Guilford joins UNCG and NC A&T to celebrate MLK

Colleges across Greensboro celebrated and recognized the life and accomplishments of Dr. Martin Luther King, Jr. This year marked the ninth annual Martin Luther King, Jr. celebration in a virtual event after what would have been the minister and civil rights activist’s 92nd birthday.

Guilford College, alongside UNC Greensboro (UNCG) and North Carolina Agricultural and Technical State University (NC A&T), hosted the event on Jan. 27. The program, supported by UNCG’s racial equity website, had a variety of live-streamed discussions, as well as previously recorded videos dedicated towards commemorating the achievements of Dr. Martin Luther King, Jr. The celebration included a series of spoken word poems, read by one student from each of the colleges.

The night began with a musical performance of the Black national anthem, “Lift Every Voice and Sing,” which was sung by Cassia Williams, a member of the NC A&T Fellowship Gospel Choir. Following the song was a virtual tour of the International Civil Rights Center & Museum, located in downtown Greensboro.

Although the event was held in remembrance of King, it also covered events in American history that preceded him. “The Complex Tapestry,” a video presented by La’Tonya Wiley, examined the American flag and the nation’s history with freedom, slavery and segreration. Wiley, a special events coordinator at the museum, then presented a brief documentary that aimed to “deconstruct (the) tapestry and examine the complexity of promise and practice.” The video was filmed at the museum—the same space where four Black students at NC A&T sat at a segregated Woolworth’s lunch counter in 1960, which ultimately sparked a series of peaceful sit-in protests during the Civil Rights movement.

In an event titled “Student Activism: Them and Now,” the 2021 Joint MLK Celebration also discussed more contemporary instances during this decade, such as the Black Lives Matter protests mostly occurring last summer, as well as converse events, such as the storming of the U.S. Capitol in January.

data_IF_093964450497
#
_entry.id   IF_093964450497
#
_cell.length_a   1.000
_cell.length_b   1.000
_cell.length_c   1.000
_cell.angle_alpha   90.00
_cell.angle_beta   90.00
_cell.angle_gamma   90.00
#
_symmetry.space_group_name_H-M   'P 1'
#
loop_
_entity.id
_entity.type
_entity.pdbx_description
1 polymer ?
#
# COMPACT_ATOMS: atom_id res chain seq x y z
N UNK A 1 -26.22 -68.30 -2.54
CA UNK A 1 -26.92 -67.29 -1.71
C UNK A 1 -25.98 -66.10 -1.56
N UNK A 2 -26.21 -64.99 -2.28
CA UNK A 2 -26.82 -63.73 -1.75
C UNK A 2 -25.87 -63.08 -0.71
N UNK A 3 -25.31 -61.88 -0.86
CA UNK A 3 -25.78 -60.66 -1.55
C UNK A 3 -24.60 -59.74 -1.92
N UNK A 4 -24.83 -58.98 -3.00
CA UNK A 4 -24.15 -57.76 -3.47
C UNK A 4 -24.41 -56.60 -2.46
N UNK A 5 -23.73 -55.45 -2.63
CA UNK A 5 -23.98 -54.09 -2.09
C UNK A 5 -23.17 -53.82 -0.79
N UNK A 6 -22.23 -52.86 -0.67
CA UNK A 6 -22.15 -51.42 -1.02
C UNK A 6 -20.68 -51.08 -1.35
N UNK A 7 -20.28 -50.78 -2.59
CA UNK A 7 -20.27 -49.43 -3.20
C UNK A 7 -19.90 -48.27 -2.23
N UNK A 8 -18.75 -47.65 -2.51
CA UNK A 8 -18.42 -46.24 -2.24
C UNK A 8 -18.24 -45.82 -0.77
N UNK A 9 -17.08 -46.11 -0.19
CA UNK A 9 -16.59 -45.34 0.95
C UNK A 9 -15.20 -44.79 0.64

“It’s honestly a pure act of selfishness, hatred and white privilege,” said Guilford sophomore Mariam Sheriff when asked about the pro-Trump rioters contesting the 2020 presidential election results. “Their full intent was to cause mayhem, and that is exactly what they did. There is proof and videos of them getting away with so much.” 

Other student activists on the panel, such as Arthur Claiborne of NC A&T and Edmund Gayton of UNCG, considered the storming of the capitol as both “disheartening” and “not surprising,” respectively. 

In addition to a dialogue on recent events, the panel also spoke in regards to advice for other student activists, particularly in the Greensboro area. 

“It’s important to know your audience,” Sheriff commented. “I think that it is important to plan everything to a tee and it’s important to know your rights when it comes to protesting.”

The student activism panel was followed by a spoken word poem from Guilford College senior and Greensboro native Erin Jeffers. Jeffers, a sports management major, drew from personal experiences and the teachings of Dr. King when reciting her poem. 

“Dr. King said whatever affects one directly, affects all indirectly,” said Jeffers. “Just because you didn’t say it to my face doesn’t mean you didn’t disrespect me.” 

Commenting on King’s lasting legacy, Jeffers stated, “Dr. King pulled his speeches from so many Bible verses. He would speak, and some people still don’t understand that his words still have purpose.” 

Damien Bell represented NC A&T when reciting his spoken word poem while Ny’Azjah Spruel represented UNCG.

Guilford College and NC A&T will reunite in a virtual event, “Living History: Interracial Student Collaborations in Guilford’s Jim Crow Years,” alongside Bennett College on Wednesday, Feb. 17 at 1p.m.